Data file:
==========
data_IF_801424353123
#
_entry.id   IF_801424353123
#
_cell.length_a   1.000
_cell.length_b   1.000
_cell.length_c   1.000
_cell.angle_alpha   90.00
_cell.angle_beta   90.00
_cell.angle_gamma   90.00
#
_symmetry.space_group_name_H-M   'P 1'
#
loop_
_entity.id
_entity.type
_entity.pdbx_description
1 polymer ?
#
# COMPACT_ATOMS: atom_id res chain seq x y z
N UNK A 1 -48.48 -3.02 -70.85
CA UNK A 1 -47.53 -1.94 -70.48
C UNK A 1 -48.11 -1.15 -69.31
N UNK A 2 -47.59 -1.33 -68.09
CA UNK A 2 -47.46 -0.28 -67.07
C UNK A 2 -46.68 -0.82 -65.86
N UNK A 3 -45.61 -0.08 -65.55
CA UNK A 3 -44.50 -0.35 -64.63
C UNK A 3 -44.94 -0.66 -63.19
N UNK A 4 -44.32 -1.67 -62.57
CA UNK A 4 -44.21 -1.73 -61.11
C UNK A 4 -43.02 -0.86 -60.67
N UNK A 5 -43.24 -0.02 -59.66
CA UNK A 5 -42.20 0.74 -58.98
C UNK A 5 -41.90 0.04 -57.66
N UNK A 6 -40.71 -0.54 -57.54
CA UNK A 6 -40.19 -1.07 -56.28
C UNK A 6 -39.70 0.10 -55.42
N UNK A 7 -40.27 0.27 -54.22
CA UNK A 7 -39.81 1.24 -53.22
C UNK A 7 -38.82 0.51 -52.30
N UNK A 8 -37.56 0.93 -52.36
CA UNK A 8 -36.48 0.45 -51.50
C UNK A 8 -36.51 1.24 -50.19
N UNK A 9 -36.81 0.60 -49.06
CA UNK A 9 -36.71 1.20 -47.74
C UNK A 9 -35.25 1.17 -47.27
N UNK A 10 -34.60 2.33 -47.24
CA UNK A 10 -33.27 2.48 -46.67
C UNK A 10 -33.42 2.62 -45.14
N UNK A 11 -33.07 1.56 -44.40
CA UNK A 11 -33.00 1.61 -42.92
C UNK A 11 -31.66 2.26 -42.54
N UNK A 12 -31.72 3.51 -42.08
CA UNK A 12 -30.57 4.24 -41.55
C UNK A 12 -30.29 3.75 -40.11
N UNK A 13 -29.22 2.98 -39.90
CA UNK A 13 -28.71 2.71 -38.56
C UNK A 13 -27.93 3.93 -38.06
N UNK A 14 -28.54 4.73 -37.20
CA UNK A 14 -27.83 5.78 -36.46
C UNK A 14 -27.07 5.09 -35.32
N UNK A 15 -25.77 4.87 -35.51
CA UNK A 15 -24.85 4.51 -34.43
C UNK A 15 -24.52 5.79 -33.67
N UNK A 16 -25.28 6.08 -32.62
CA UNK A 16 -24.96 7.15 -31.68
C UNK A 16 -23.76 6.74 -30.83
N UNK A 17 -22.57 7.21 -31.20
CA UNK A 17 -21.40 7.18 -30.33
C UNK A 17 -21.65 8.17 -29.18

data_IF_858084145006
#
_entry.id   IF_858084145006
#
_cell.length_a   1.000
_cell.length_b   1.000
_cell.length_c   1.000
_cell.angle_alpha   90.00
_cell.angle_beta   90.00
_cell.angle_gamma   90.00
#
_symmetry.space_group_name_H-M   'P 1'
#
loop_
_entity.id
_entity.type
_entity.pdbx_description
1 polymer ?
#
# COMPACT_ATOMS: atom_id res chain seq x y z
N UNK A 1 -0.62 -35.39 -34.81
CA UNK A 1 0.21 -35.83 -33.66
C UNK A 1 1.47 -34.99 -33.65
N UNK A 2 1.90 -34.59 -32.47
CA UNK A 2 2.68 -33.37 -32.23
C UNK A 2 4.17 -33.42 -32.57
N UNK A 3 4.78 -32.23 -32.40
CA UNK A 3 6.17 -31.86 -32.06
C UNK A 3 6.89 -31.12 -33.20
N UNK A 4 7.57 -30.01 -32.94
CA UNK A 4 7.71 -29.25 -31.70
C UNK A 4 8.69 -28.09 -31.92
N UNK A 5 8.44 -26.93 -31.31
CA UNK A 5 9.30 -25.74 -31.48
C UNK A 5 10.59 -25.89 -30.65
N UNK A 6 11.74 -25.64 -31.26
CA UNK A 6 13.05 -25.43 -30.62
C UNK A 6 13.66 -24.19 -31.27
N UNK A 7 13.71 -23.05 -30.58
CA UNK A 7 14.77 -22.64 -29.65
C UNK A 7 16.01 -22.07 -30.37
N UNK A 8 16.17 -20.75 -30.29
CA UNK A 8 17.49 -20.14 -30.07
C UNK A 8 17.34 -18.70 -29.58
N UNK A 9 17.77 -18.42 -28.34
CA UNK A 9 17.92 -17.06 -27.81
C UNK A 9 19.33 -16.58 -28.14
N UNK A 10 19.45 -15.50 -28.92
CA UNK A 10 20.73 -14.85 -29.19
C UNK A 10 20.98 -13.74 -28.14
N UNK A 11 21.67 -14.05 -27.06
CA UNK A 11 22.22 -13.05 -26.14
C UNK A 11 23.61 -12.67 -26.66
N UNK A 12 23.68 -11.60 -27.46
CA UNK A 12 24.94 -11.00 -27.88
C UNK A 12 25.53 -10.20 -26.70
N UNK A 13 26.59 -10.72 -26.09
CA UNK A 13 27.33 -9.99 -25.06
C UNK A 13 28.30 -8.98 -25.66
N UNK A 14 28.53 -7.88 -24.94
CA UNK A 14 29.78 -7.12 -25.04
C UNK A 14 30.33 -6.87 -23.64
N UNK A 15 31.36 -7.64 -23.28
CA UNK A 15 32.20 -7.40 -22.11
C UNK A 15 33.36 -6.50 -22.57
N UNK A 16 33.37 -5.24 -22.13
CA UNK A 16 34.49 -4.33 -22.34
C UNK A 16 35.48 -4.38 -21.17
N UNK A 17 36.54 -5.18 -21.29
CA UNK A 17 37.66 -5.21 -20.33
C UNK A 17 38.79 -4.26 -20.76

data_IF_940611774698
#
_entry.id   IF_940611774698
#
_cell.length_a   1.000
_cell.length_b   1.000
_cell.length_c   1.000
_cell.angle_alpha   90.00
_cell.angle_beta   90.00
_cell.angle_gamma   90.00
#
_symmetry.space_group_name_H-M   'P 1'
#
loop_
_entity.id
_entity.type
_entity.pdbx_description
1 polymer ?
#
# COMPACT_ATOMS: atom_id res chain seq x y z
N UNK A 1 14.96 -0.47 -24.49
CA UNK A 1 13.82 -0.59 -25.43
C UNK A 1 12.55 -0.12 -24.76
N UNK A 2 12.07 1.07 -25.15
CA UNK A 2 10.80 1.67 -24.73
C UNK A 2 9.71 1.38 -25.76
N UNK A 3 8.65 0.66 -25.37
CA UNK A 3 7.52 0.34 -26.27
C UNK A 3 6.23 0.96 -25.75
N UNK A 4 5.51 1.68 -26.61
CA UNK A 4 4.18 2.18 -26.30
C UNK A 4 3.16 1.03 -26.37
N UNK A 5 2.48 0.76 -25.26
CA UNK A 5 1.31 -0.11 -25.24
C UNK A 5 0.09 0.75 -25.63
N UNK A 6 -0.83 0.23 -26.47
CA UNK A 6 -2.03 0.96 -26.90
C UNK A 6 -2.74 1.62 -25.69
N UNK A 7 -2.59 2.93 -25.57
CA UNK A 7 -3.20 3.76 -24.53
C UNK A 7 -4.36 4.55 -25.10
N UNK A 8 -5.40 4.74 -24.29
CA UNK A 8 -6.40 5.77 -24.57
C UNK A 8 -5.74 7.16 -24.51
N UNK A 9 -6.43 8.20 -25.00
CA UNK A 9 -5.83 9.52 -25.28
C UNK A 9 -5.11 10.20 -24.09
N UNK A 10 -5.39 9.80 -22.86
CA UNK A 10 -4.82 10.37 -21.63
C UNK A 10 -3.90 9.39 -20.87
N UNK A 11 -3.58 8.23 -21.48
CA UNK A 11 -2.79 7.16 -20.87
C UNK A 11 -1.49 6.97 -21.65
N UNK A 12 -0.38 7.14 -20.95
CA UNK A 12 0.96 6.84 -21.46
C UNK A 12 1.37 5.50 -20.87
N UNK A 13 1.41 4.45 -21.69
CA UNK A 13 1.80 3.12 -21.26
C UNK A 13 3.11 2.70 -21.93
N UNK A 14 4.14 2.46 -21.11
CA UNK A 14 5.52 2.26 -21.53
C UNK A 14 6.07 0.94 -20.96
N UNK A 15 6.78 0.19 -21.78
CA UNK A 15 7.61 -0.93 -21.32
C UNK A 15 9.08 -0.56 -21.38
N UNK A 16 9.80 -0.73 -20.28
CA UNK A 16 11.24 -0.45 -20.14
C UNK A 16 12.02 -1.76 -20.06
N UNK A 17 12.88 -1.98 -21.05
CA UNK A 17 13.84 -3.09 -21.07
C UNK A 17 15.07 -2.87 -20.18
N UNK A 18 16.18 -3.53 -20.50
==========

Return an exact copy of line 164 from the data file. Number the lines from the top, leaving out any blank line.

CA UNK A 1 13.82 -0.59 -25.43